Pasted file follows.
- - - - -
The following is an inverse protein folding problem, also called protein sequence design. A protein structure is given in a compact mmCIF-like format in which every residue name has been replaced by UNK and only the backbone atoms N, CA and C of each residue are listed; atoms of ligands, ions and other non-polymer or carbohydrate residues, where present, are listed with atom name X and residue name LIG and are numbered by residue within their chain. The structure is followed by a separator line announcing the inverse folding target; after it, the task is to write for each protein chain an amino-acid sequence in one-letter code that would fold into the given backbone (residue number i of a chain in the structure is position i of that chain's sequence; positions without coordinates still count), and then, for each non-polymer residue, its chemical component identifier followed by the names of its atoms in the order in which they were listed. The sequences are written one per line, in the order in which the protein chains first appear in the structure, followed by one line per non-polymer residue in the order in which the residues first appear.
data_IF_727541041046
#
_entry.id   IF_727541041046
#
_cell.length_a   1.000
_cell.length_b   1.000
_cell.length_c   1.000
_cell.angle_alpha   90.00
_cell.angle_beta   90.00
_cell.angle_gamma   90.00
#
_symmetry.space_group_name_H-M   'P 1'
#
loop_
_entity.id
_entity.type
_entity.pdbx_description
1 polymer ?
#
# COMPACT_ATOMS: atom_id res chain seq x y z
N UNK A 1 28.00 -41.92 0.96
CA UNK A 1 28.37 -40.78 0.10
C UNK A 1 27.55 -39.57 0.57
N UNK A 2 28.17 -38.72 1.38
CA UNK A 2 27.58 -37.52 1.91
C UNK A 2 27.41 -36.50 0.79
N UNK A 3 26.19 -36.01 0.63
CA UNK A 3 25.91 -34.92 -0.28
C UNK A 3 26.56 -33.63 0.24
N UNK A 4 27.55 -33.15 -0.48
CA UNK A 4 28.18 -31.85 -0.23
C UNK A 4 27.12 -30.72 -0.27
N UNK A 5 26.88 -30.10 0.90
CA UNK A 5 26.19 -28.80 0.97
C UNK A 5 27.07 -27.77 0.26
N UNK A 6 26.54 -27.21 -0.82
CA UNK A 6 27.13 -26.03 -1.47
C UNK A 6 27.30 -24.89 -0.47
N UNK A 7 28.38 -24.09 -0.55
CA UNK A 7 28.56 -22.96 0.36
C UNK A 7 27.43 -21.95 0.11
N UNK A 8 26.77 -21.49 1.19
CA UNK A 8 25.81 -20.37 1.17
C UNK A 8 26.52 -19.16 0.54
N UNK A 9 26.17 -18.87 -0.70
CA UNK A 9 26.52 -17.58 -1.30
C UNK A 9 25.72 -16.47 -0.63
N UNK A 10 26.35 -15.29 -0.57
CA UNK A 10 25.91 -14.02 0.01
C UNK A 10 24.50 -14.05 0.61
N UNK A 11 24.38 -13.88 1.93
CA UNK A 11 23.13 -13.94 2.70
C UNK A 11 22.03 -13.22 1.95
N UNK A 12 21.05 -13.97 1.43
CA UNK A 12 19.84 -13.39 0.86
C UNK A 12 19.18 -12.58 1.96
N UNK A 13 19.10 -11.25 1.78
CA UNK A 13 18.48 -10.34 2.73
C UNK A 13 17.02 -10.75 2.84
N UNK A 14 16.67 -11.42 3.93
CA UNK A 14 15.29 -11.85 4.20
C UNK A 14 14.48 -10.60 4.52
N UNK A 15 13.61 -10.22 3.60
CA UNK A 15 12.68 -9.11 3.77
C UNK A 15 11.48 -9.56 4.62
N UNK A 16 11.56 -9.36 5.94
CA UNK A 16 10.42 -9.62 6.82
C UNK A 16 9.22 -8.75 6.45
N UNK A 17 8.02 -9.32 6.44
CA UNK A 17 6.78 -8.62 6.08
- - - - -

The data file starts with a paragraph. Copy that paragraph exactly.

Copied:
The following is an inverse protein folding problem, also called protein sequence design. A protein structure is given in a compact mmCIF-like format in which every residue name has been replaced by UNK and only the backbone atoms N, CA and C of each residue are listed; atoms of ligands, ions and other non-polymer or carbohydrate residues, where present, are listed with atom name X and residue name LIG and are numbered by residue within their chain. The structure is followed by a separator line announcing the inverse folding target; after it, the task is to write for each protein chain an amino-acid sequence in one-letter code that would fold into the given backbone (residue number i of a chain in the structure is position i of that chain's sequence; positions without coordinates still count), and then, for each non-polymer residue, its chemical component identifier followed by the names of its atoms in the order in which they were listed. The sequences are written one per line, in the order in which the protein chains first appear in the structure, followed by one line per non-polymer residue in the order in which the residues first appear.